From Sublime to the Slammer By Charles Payne
Long/Short Equity, Portfolio Strategy
Seeking Alpha Analyst Since 2009
Catch Bubbles on my show. So many bubbles will surprise and will blow you away!
Fox Business Network 2PM EST
What a bizarre session. Yesterday had it all, from a scandal of unprecedented proportions (at least that's what they're saying on the other side of the Atlantic) to America reaching an unprecedented status with respect to the debt ceiling (we've hit the ceiling before but that was trillions of dollars below the current ceiling) and not-so-unprecedented anxiety in financial markets. I still can't get over the hot water Dominique Strauss-Khan finds himself in. The managing director of the IMF got to spend the night at Riker's Island in New York, sure to be an eye-opening experience. Maybe he'll chat up a couple of the young kids sitting there born into a world void of hope. Maybe a couple of the guys looking at long prison bids can bend the IMF chieftain's ear about real life and squandered opportunities.
Ironically the IMF didn't miss a beat, approving an extra $2.24 billion in funds for Ireland bringing the total to $10.19 billion.
The rest of the financial world is completely off beat as the rhythm of the rally is being drowned out by screeching sounds coming from all angles. It feels like many things, but one main area is a lack of leadership as key tech names (AAPL, AMZN, GOOG) are under increasing pressure. There are questions about our growth even though there was a collective yawn when the final 1Q11 GDP number came in at just 1.8% but there has been a cloud over the market since then. The strong dollar is hurting multinational companies whose underlying stocks have carried the market higher, simultaneously adding a sheen of quality/credibility to the veneer of the rally. There is the collapse of some commodities standing as an example of just how quickly things can turn from great to horrendous.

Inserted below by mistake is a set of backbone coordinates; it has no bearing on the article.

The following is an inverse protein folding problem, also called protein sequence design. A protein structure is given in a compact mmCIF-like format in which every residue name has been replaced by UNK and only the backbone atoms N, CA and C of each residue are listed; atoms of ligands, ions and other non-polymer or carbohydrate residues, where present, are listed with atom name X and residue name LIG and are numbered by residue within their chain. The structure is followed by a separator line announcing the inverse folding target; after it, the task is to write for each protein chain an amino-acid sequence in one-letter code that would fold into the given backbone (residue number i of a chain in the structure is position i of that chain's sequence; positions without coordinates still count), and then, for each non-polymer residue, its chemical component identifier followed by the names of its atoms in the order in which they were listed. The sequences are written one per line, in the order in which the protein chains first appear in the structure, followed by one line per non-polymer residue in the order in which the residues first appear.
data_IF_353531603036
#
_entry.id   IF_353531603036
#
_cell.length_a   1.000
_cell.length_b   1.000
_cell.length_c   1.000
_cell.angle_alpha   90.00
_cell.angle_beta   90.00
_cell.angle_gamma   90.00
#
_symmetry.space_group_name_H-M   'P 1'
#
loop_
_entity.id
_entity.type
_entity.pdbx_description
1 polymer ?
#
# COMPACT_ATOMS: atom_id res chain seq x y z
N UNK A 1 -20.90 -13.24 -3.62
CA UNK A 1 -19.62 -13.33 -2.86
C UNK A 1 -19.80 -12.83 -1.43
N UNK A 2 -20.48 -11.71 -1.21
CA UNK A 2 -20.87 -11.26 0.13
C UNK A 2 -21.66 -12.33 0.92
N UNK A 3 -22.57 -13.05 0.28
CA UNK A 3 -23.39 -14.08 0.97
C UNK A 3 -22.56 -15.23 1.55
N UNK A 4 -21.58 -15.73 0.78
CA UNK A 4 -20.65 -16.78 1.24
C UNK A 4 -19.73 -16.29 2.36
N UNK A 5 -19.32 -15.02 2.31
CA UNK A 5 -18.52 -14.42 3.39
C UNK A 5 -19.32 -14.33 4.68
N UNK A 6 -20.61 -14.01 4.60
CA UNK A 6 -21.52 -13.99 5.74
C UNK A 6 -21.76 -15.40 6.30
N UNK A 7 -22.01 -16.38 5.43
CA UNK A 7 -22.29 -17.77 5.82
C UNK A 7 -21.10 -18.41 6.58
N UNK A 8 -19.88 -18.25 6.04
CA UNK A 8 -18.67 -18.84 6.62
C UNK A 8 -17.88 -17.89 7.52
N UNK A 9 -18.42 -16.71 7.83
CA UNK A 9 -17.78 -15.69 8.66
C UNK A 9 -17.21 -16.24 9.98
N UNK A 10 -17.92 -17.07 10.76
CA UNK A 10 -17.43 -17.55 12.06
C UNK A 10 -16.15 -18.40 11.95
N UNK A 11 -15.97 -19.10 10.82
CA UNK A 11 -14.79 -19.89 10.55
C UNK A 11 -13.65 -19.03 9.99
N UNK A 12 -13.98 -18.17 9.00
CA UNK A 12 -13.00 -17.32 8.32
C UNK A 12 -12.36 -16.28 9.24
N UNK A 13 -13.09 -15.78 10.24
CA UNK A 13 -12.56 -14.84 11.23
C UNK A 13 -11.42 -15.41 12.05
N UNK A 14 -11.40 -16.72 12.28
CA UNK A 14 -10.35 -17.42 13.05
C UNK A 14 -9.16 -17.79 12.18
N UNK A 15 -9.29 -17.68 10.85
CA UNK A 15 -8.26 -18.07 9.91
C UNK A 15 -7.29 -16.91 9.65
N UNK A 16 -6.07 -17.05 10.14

Like the weather in New York, it is simply gloomy. It gets like this from time to time and it could morph into something more sinister. I don't think there are longer term ramifications from this melancholy mood but the rally was built on thin volume which means sideways isn't a long-term option. Market bias is slightly to the downside now but panic hasn't set in yet. Selling still happens on more volume than buying, so emotions to bail are much firmer than the fear that the train is leaving the station. This all comes back to question marks... an ocean of question marks. One thing that was answered is the notion that the nation would crumble the day we hit the debt ceiling. We hit it yesterday and the earth stayed on its axis.
The parabolic move in the debt ceiling is striking. It was first increased on June 25, 1940, to $49.0 billion at the onset of WWII. Then on April 3, 1945, to $300.0 billion to help offset the economic strain of WWII. Certainty those were noble hikes considering the amount of fraud and waste alone these days there is no equal moral imperative. The first "temporary" hike came in 1954. I still believe some kind of deal is going to be hammered out and the debt ceiling will be raised again but fear tactics lost some of their sting yesterday - our world didn't come unglued.
The Spotlight and Stopwatch
The spotlight is shining brightly on lawmakers and the task of chipping away at our debt. Chipping away might be the right way to describe tepid suggestions like cutting farm subsidizes ($360.0 B/10 yrs), Defense budget ($400.0 B/10 yrs), selling 4,500 tons of gold for $193.0B, selling $500.0B in land (the government owns 650 million acres or 1/3 of the nation's land and that is simply outrageous), and selling some of the 70,000 office buildings owned by the federal government. These nitpicky cuts are important financially and symbolically but don't even put a dent in the real problem. The spotlight is on and the stopwatch is ticking loudly. Will Washington stop playing games or come through with tough solutions?
While it's time to get down and beyond, brass tacks fear-mongers may have to deal with another unfortunate dose of reality. When allowed, the business cycle is a monster and can do magical things. Yes, we have to clear debt or we run into a brick wall sooner rather than later. Using that to justify tax hikes has been a significant barrier to true spending reforms. But higher taxes hurt recoveries and damp job creation. In California, there is bittersweet news that a rebound in the economy also known as the business cycle has resulted in a new deficit number of $9.6 billion down from $15.4 billion. This puts Jerry Brown in an awkward position. Spending cuts coupled with a natural rebound in state revenue could already be in motion.